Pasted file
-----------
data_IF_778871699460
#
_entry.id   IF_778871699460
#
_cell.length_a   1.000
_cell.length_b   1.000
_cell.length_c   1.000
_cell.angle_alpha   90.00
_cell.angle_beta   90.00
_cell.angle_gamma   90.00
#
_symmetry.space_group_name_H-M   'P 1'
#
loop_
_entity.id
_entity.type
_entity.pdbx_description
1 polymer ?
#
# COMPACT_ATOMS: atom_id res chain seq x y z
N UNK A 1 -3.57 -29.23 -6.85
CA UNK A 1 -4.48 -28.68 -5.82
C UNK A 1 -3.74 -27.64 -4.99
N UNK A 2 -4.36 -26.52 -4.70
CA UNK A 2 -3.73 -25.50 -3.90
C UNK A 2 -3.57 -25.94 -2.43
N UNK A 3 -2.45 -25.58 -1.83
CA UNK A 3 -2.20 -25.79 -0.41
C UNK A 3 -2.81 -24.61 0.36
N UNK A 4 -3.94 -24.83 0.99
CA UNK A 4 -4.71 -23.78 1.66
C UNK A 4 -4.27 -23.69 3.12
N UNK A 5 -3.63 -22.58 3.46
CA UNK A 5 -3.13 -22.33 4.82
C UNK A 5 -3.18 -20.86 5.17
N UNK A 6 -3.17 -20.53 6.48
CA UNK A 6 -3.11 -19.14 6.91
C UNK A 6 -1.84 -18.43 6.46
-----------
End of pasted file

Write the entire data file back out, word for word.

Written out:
data_IF_778871699460
#
_entry.id   IF_778871699460
#
_cell.length_a   1.000
_cell.length_b   1.000
_cell.length_c   1.000
_cell.angle_alpha   90.00
_cell.angle_beta   90.00
_cell.angle_gamma   90.00
#
_symmetry.space_group_name_H-M   'P 1'
#
loop_
_entity.id
_entity.type
_entity.pdbx_description
1 polymer ?
#
# COMPACT_ATOMS: atom_id res chain seq x y z
N UNK A 1 -3.57 -29.23 -6.85
CA UNK A 1 -4.48 -28.68 -5.82
C UNK A 1 -3.74 -27.64 -4.99
N UNK A 2 -4.36 -26.52 -4.70
CA UNK A 2 -3.73 -25.50 -3.90
C UNK A 2 -3.57 -25.94 -2.43
N UNK A 3 -2.45 -25.58 -1.83
CA UNK A 3 -2.20 -25.79 -0.41
C UNK A 3 -2.81 -24.61 0.36
N UNK A 4 -3.94 -24.83 0.99
CA UNK A 4 -4.71 -23.78 1.66
C UNK A 4 -4.27 -23.69 3.12
N UNK A 5 -3.63 -22.58 3.46
CA UNK A 5 -3.13 -22.33 4.82
C UNK A 5 -3.18 -20.86 5.17
N UNK A 6 -3.17 -20.53 6.48
CA UNK A 6 -3.11 -19.14 6.91
C UNK A 6 -1.84 -18.43 6.46